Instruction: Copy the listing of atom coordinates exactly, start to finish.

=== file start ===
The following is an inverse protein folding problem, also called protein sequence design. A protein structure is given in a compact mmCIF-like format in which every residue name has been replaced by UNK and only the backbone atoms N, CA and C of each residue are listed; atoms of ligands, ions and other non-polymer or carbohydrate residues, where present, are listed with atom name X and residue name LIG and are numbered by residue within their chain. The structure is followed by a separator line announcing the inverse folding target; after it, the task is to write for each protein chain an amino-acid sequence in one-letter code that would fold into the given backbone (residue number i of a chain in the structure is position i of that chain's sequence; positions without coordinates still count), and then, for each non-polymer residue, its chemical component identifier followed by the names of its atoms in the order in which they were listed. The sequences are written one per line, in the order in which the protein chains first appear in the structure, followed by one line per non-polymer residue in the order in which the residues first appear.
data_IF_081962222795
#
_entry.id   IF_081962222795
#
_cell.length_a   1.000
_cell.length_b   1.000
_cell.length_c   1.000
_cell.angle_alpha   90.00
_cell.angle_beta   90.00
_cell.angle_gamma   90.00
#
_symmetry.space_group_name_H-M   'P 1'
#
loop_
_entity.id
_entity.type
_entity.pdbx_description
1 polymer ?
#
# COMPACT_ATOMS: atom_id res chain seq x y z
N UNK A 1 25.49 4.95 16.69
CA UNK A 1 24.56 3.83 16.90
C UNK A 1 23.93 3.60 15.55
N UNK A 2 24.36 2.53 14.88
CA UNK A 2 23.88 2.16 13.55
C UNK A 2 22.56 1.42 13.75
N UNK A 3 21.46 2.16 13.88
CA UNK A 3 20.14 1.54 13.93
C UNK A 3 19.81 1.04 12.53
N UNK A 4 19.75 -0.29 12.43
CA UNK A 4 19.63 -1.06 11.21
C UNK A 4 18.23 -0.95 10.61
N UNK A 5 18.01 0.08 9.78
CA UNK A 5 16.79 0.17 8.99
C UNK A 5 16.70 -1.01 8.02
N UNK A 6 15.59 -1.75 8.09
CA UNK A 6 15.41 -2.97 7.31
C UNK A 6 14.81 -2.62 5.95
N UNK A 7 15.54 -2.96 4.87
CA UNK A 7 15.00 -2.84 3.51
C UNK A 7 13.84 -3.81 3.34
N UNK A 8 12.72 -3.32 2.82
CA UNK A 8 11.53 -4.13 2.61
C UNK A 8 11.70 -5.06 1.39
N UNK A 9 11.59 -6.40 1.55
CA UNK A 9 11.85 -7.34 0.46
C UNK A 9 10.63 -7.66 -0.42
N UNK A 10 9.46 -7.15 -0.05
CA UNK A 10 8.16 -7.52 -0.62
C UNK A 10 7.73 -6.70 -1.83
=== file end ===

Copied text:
The following is an inverse protein folding problem, also called protein sequence design. A protein structure is given in a compact mmCIF-like format in which every residue name has been replaced by UNK and only the backbone atoms N, CA and C of each residue are listed; atoms of ligands, ions and other non-polymer or carbohydrate residues, where present, are listed with atom name X and residue name LIG and are numbered by residue within their chain. The structure is followed by a separator line announcing the inverse folding target; after it, the task is to write for each protein chain an amino-acid sequence in one-letter code that would fold into the given backbone (residue number i of a chain in the structure is position i of that chain's sequence; positions without coordinates still count), and then, for each non-polymer residue, its chemical component identifier followed by the names of its atoms in the order in which they were listed. The sequences are written one per line, in the order in which the protein chains first appear in the structure, followed by one line per non-polymer residue in the order in which the residues first appear.
data_IF_081962222795
#
_entry.id   IF_081962222795
#
_cell.length_a   1.000
_cell.length_b   1.000
_cell.length_c   1.000
_cell.angle_alpha   90.00
_cell.angle_beta   90.00
_cell.angle_gamma   90.00
#
_symmetry.space_group_name_H-M   'P 1'
#
loop_
_entity.id
_entity.type
_entity.pdbx_description
1 polymer ?
#
# COMPACT_ATOMS: atom_id res chain seq x y z
N UNK A 1 25.49 4.95 16.69
CA UNK A 1 24.56 3.83 16.90
C UNK A 1 23.93 3.60 15.55
N UNK A 2 24.36 2.53 14.88
CA UNK A 2 23.88 2.16 13.55
C UNK A 2 22.56 1.42 13.75
N UNK A 3 21.46 2.16 13.88
CA UNK A 3 20.14 1.54 13.93
C UNK A 3 19.81 1.04 12.53
N UNK A 4 19.75 -0.29 12.43
CA UNK A 4 19.63 -1.06 11.21
C UNK A 4 18.23 -0.95 10.61
N UNK A 5 18.01 0.08 9.78
CA UNK A 5 16.79 0.17 8.99
C UNK A 5 16.70 -1.01 8.02
N UNK A 6 15.59 -1.75 8.09
CA UNK A 6 15.41 -2.97 7.31
C UNK A 6 14.81 -2.62 5.95
N UNK A 7 15.54 -2.96 4.87
CA UNK A 7 15.00 -2.84 3.51
C UNK A 7 13.84 -3.81 3.34
N UNK A 8 12.72 -3.32 2.82
CA UNK A 8 11.53 -4.13 2.61
C UNK A 8 11.70 -5.06 1.39
N UNK A 9 11.59 -6.40 1.55
CA UNK A 9 11.85 -7.34 0.46
C UNK A 9 10.63 -7.66 -0.42
N UNK A 10 9.46 -7.15 -0.05
CA UNK A 10 8.16 -7.52 -0.62
C UNK A 10 7.73 -6.70 -1.83